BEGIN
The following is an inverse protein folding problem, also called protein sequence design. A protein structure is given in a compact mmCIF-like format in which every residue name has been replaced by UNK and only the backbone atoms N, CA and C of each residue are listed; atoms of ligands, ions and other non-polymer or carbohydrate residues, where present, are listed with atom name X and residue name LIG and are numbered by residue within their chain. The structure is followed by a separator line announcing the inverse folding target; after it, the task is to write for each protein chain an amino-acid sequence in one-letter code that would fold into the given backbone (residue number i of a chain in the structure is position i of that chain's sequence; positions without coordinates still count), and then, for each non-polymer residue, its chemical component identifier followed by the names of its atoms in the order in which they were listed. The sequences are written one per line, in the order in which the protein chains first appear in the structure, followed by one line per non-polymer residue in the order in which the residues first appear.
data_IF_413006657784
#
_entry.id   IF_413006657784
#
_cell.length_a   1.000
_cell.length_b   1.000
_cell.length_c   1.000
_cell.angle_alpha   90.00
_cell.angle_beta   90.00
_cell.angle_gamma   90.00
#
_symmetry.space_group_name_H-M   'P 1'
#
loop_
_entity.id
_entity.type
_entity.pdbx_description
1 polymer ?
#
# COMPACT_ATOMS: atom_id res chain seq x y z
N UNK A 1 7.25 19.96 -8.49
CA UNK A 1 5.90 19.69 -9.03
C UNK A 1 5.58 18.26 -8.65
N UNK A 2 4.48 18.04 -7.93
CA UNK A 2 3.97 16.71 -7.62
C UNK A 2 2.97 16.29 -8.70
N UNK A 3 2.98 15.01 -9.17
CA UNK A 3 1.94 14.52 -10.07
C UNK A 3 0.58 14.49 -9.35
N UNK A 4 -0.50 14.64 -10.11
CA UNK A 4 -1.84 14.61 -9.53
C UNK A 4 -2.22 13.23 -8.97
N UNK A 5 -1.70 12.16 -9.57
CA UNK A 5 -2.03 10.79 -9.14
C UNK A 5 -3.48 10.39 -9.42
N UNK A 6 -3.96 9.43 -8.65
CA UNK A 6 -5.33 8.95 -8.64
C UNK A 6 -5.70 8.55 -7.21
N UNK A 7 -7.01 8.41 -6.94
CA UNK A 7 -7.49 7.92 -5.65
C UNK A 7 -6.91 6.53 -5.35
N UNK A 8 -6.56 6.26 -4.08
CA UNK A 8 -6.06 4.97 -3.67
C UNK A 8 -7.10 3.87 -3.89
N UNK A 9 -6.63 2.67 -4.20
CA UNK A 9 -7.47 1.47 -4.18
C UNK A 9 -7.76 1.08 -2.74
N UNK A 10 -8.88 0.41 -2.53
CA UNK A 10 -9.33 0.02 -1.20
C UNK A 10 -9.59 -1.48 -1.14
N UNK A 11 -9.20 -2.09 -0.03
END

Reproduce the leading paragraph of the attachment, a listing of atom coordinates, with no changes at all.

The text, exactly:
The following is an inverse protein folding problem, also called protein sequence design. A protein structure is given in a compact mmCIF-like format in which every residue name has been replaced by UNK and only the backbone atoms N, CA and C of each residue are listed; atoms of ligands, ions and other non-polymer or carbohydrate residues, where present, are listed with atom name X and residue name LIG and are numbered by residue within their chain. The structure is followed by a separator line announcing the inverse folding target; after it, the task is to write for each protein chain an amino-acid sequence in one-letter code that would fold into the given backbone (residue number i of a chain in the structure is position i of that chain's sequence; positions without coordinates still count), and then, for each non-polymer residue, its chemical component identifier followed by the names of its atoms in the order in which they were listed. The sequences are written one per line, in the order in which the protein chains first appear in the structure, followed by one line per non-polymer residue in the order in which the residues first appear.